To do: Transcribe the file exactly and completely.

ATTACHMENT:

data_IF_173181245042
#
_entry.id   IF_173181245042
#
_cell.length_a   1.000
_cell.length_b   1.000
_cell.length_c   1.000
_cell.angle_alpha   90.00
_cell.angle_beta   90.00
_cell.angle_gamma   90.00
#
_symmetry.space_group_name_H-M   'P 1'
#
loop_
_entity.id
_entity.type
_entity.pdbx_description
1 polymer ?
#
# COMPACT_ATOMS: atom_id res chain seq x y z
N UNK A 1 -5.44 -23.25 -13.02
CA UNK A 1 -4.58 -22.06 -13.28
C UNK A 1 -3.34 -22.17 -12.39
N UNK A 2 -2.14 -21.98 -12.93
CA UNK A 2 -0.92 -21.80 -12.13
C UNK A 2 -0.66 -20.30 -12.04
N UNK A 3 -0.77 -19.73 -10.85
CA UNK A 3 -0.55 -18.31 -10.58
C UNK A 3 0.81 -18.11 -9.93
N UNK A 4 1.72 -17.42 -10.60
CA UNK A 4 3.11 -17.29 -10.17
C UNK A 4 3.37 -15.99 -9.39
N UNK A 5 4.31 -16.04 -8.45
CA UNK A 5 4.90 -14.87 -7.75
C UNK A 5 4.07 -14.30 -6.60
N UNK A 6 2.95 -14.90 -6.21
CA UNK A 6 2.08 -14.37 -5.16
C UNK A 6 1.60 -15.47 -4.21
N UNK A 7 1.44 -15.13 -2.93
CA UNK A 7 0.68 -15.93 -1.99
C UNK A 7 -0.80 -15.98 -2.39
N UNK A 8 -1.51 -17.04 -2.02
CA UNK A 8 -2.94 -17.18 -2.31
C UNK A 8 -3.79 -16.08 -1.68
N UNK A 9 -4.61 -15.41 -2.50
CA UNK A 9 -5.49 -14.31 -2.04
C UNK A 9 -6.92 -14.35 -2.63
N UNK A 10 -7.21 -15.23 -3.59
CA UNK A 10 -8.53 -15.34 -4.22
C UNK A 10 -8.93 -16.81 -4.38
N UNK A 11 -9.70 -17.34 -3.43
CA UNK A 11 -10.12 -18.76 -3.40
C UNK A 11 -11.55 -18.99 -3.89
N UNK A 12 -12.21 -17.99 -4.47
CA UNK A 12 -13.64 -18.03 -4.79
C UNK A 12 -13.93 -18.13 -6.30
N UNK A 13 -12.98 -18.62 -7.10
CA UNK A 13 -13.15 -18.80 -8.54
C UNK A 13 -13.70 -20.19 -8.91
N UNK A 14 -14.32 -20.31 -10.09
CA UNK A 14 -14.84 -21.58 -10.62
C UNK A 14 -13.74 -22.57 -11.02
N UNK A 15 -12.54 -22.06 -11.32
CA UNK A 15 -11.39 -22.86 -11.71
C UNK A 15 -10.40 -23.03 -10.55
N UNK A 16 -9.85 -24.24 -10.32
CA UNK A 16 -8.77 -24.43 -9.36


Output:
data_IF_173181245042
#
_entry.id   IF_173181245042
#
_cell.length_a   1.000
_cell.length_b   1.000
_cell.length_c   1.000
_cell.angle_alpha   90.00
_cell.angle_beta   90.00
_cell.angle_gamma   90.00
#
_symmetry.space_group_name_H-M   'P 1'
#
loop_
_entity.id
_entity.type
_entity.pdbx_description
1 polymer ?
#
# COMPACT_ATOMS: atom_id res chain seq x y z
N UNK A 1 -5.44 -23.25 -13.02
CA UNK A 1 -4.58 -22.06 -13.28
C UNK A 1 -3.34 -22.17 -12.39
N UNK A 2 -2.14 -21.98 -12.93
CA UNK A 2 -0.92 -21.80 -12.13
C UNK A 2 -0.66 -20.30 -12.04
N UNK A 3 -0.77 -19.73 -10.85
CA UNK A 3 -0.55 -18.31 -10.58
C UNK A 3 0.81 -18.11 -9.93
N UNK A 4 1.72 -17.42 -10.60
CA UNK A 4 3.11 -17.29 -10.17
C UNK A 4 3.37 -15.99 -9.39
N UNK A 5 4.31 -16.04 -8.45
CA UNK A 5 4.90 -14.87 -7.75
C UNK A 5 4.07 -14.30 -6.60
N UNK A 6 2.95 -14.90 -6.21
CA UNK A 6 2.08 -14.37 -5.16
C UNK A 6 1.60 -15.47 -4.21
N UNK A 7 1.44 -15.13 -2.93
CA UNK A 7 0.68 -15.93 -1.99
C UNK A 7 -0.80 -15.98 -2.39
N UNK A 8 -1.51 -17.04 -2.02
CA UNK A 8 -2.94 -17.18 -2.31
C UNK A 8 -3.79 -16.08 -1.68
N UNK A 9 -4.61 -15.41 -2.50
CA UNK A 9 -5.49 -14.31 -2.04
C UNK A 9 -6.92 -14.35 -2.63
N UNK A 10 -7.21 -15.23 -3.59
CA UNK A 10 -8.53 -15.34 -4.22
C UNK A 10 -8.93 -16.81 -4.38
N UNK A 11 -9.70 -17.34 -3.43
CA UNK A 11 -10.12 -18.76 -3.40
C UNK A 11 -11.55 -18.99 -3.89
N UNK A 12 -12.21 -17.99 -4.47
CA UNK A 12 -13.64 -18.03 -4.79
C UNK A 12 -13.93 -18.13 -6.30
N UNK A 13 -12.98 -18.62 -7.10
CA UNK A 13 -13.15 -18.80 -8.54
C UNK A 13 -13.70 -20.19 -8.91
N UNK A 14 -14.32 -20.31 -10.09
CA UNK A 14 -14.84 -21.58 -10.62
C UNK A 14 -13.74 -22.57 -11.02
N UNK A 15 -12.54 -22.06 -11.32
CA UNK A 15 -11.39 -22.86 -11.71
C UNK A 15 -10.40 -23.03 -10.55
N UNK A 16 -9.85 -24.24 -10.32
CA UNK A 16 -8.77 -24.43 -9.36